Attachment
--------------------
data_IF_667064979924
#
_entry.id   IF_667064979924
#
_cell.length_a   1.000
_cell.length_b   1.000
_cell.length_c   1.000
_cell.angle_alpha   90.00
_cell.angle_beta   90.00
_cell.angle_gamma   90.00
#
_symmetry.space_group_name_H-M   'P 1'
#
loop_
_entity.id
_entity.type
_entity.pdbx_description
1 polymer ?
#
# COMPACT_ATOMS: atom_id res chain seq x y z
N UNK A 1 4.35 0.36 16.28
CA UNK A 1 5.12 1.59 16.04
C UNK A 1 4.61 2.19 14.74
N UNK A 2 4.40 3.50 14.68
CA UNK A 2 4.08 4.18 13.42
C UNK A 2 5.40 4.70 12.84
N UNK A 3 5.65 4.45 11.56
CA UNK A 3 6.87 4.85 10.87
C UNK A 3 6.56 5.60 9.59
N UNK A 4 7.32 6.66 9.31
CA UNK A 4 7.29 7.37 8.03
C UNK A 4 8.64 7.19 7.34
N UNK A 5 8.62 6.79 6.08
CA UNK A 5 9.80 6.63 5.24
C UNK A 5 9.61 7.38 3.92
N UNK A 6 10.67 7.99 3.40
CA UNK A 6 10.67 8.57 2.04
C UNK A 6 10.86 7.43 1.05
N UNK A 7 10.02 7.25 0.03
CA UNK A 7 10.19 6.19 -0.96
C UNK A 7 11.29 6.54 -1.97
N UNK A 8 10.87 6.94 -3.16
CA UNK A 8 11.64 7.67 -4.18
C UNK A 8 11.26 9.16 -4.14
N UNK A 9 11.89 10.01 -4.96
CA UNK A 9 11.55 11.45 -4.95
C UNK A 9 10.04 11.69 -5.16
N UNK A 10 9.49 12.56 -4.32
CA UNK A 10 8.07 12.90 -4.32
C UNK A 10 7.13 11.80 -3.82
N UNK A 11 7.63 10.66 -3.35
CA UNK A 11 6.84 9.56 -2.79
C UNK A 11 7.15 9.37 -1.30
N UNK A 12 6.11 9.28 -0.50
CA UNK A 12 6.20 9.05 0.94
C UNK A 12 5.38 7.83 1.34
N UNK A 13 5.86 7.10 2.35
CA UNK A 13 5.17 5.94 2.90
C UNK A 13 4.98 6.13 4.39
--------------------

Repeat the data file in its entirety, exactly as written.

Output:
data_IF_667064979924
#
_entry.id   IF_667064979924
#
_cell.length_a   1.000
_cell.length_b   1.000
_cell.length_c   1.000
_cell.angle_alpha   90.00
_cell.angle_beta   90.00
_cell.angle_gamma   90.00
#
_symmetry.space_group_name_H-M   'P 1'
#
loop_
_entity.id
_entity.type
_entity.pdbx_description
1 polymer ?
#
# COMPACT_ATOMS: atom_id res chain seq x y z
N UNK A 1 4.35 0.36 16.28
CA UNK A 1 5.12 1.59 16.04
C UNK A 1 4.61 2.19 14.74
N UNK A 2 4.40 3.50 14.68
CA UNK A 2 4.08 4.18 13.42
C UNK A 2 5.40 4.70 12.84
N UNK A 3 5.65 4.45 11.56
CA UNK A 3 6.87 4.85 10.87
C UNK A 3 6.56 5.60 9.59
N UNK A 4 7.32 6.66 9.31
CA UNK A 4 7.29 7.37 8.03
C UNK A 4 8.64 7.19 7.34
N UNK A 5 8.62 6.79 6.08
CA UNK A 5 9.80 6.63 5.24
C UNK A 5 9.61 7.38 3.92
N UNK A 6 10.67 7.99 3.40
CA UNK A 6 10.67 8.57 2.04
C UNK A 6 10.86 7.43 1.05
N UNK A 7 10.02 7.25 0.03
CA UNK A 7 10.19 6.19 -0.96
C UNK A 7 11.29 6.54 -1.97
N UNK A 8 10.87 6.94 -3.16
CA UNK A 8 11.64 7.67 -4.18
C UNK A 8 11.26 9.16 -4.14
N UNK A 9 11.89 10.01 -4.96
CA UNK A 9 11.55 11.45 -4.95
C UNK A 9 10.04 11.69 -5.16
N UNK A 10 9.49 12.56 -4.32
CA UNK A 10 8.07 12.90 -4.32
C UNK A 10 7.13 11.80 -3.82
N UNK A 11 7.63 10.66 -3.35
CA UNK A 11 6.84 9.56 -2.79
C UNK A 11 7.15 9.37 -1.30
N UNK A 12 6.11 9.28 -0.50
CA UNK A 12 6.20 9.05 0.94
C UNK A 12 5.38 7.83 1.34
N UNK A 13 5.86 7.10 2.35
CA UNK A 13 5.17 5.94 2.90
C UNK A 13 4.98 6.13 4.39